“I believe we can best serve the nation’s public health needs by providing booster doses for the elderly, those in long-term care facilities, people with underlying medical conditions, and for adults at high risk of disease from occupational and institutional exposures to COVID-19,” she added. “This aligns with the FDA’s booster authorization and makes these groups eligible for a booster shot.”

One of the ACIP members who voted against recommending boosters for younger people at occupational risk — including health care workers — said she felt the committee was being drawn into an “emotional situation” and that it needed to focus on the science, which she said has not supported the use of boosters in younger age groups.

Instead, voting yes could put doubt in the minds of people that the vaccine is effective, Lynn Bahta, RN, MPH, CPH, who advises the Minnesota Department of Heath on immunizations, said during Thursday’s meeting.

During the White House briefing, a reporter asked Walensky about another potential reaction: Could her decision to expand the ACIP’s recommendation on her own sow doubt in people’s minds about the process?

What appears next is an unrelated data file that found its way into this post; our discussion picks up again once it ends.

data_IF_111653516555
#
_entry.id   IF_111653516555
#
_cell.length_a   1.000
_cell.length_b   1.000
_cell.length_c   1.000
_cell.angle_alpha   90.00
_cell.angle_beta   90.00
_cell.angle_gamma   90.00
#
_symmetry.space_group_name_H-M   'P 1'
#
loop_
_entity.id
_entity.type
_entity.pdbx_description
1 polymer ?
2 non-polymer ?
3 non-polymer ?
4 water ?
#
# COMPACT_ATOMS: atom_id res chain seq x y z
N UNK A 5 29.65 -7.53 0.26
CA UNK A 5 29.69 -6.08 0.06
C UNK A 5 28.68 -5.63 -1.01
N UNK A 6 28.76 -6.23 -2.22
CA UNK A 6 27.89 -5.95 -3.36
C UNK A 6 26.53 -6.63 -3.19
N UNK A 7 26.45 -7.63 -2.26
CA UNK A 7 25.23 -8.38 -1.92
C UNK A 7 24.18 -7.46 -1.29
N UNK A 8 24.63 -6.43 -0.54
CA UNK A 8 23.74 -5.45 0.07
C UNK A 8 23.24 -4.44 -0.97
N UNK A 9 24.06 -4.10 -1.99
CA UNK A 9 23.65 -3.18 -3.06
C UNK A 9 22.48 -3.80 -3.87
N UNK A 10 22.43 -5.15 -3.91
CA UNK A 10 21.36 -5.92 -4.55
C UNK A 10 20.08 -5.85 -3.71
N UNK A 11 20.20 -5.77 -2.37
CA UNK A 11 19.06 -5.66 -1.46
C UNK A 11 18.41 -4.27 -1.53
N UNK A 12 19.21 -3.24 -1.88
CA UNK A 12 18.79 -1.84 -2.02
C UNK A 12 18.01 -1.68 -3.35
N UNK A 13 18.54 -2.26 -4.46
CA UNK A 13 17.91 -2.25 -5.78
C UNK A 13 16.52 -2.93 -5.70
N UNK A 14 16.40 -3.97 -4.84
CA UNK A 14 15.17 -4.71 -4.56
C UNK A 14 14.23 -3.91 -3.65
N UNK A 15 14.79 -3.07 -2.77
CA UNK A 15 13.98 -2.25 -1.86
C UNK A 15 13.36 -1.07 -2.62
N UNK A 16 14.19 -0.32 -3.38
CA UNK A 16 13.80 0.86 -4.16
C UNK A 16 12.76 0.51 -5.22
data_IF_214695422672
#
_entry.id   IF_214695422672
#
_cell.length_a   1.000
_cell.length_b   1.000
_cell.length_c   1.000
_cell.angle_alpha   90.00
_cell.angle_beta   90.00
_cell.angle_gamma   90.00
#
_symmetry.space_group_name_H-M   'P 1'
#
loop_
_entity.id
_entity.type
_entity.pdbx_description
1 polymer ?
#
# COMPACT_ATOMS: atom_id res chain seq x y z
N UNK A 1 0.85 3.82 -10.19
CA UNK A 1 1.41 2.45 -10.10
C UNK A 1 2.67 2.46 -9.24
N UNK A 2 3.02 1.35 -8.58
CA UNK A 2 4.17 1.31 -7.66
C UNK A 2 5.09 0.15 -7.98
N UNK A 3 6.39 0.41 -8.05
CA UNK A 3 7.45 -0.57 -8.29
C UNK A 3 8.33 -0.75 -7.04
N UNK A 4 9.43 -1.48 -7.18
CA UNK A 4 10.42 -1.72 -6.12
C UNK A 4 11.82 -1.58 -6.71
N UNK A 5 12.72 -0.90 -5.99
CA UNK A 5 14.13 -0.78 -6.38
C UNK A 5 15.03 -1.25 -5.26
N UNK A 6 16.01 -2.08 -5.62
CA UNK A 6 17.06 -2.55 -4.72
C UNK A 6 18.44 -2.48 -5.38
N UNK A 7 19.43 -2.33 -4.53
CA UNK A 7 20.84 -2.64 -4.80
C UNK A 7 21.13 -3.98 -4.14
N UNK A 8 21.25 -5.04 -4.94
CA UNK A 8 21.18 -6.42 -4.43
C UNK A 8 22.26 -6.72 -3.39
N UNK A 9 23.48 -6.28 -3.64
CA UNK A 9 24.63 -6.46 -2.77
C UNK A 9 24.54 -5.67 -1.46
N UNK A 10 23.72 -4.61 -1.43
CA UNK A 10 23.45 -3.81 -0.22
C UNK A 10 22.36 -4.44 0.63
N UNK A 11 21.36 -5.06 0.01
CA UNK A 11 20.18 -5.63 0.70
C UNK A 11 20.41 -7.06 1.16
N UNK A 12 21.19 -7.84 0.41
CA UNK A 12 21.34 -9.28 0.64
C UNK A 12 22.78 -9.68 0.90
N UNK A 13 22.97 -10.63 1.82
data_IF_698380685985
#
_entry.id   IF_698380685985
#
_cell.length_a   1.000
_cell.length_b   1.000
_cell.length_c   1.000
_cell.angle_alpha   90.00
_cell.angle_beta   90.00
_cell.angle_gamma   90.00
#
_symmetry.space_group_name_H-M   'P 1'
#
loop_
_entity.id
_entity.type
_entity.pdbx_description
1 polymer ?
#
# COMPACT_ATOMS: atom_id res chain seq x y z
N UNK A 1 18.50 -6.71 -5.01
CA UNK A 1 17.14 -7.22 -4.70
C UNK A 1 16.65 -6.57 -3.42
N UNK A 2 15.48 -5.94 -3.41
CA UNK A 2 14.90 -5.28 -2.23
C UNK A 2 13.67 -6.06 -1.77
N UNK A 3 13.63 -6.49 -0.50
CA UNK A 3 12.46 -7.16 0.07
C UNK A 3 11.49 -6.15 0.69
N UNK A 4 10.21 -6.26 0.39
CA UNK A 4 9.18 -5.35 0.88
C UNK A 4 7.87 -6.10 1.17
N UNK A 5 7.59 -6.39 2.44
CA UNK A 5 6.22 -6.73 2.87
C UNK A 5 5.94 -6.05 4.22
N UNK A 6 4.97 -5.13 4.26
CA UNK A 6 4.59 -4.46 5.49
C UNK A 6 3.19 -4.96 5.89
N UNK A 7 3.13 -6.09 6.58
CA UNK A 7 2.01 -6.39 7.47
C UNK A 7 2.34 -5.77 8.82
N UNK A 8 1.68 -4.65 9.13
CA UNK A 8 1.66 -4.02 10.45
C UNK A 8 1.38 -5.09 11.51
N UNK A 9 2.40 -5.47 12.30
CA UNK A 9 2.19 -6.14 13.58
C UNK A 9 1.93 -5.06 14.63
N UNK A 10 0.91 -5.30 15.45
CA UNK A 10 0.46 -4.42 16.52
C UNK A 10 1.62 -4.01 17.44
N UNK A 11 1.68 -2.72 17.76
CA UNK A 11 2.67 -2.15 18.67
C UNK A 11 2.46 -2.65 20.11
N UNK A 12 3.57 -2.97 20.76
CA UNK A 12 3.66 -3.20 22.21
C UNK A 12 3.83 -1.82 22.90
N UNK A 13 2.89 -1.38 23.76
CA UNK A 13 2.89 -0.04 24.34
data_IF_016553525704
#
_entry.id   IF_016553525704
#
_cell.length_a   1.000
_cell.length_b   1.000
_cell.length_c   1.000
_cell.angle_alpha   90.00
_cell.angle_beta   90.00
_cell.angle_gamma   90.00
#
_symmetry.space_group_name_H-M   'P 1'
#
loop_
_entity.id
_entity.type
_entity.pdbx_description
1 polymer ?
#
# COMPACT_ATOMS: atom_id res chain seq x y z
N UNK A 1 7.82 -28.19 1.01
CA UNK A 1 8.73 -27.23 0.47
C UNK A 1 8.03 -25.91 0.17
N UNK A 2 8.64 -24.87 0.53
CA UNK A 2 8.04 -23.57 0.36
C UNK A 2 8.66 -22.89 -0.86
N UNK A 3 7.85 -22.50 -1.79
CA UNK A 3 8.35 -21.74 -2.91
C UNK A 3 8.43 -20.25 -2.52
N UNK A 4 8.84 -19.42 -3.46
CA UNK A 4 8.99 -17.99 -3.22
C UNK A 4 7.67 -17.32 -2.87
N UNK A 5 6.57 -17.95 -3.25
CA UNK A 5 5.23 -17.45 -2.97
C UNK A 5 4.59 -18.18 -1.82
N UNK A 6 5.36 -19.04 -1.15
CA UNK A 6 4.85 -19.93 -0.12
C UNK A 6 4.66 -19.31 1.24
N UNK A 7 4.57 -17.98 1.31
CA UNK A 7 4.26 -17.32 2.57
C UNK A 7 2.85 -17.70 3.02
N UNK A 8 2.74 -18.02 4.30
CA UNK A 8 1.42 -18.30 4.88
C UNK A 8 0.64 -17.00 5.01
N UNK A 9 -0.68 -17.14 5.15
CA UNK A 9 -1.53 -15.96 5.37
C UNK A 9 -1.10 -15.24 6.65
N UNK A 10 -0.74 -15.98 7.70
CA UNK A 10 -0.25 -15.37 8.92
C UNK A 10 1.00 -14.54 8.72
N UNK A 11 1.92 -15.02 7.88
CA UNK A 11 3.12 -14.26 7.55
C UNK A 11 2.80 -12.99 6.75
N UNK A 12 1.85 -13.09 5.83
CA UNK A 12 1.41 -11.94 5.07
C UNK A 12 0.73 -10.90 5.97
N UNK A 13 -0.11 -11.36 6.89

“To the extent that people are concerned about confidence, I would say they should listen to the deliberations themselves,” Walensky responded. “We did it publicly, we did it transparently and we did it with some of the best scientists in the country.”

White House COVID-19 response coordinator Jeff Zients said people could begin getting booster shots as early as Friday afternoon.

Walensky approved three other ACIP recommendations that said booster doses should be offered — at last 6 months after the primary series — to people aged 65 years or older and residents in long-term care settings; people aged 50 to 64 years with an underlying medical condition; and people aged 18 to 49 with underlying conditions, “based on individual benefit and risk.”

Jeanne M. Marrazzo

Infectious Disease News Editorial Board Member Jeanne M. Marrazzo, MD, MPH, said she appreciated the “heroic” efforts of the ACIP members to review evidence and make recommendations, but also welcomed Walensky’s decision.

“While I agree that health care workers should have access to boosters if they want them, I understand the ACIP's focus on hospitalizations and severe disease to prioritize the use of available vaccine supplies,” Marrazzo, who heads the division of infectious diseases at the University of Alabama at Birmingham School of Medicine, told Healio. “That said, I think most in health care, especially in the hardest-hit states, are relieved to know that the CDC director's decision may make access to a third dose somewhat easier.”

The ACIP discussed data related specifically to the Pfizer-BioNTech vaccine. According to Walensky, the ACIP will address recommendations for the Moderna and Johnson & Johnson vaccines “with the same sense of urgency,” once data become available.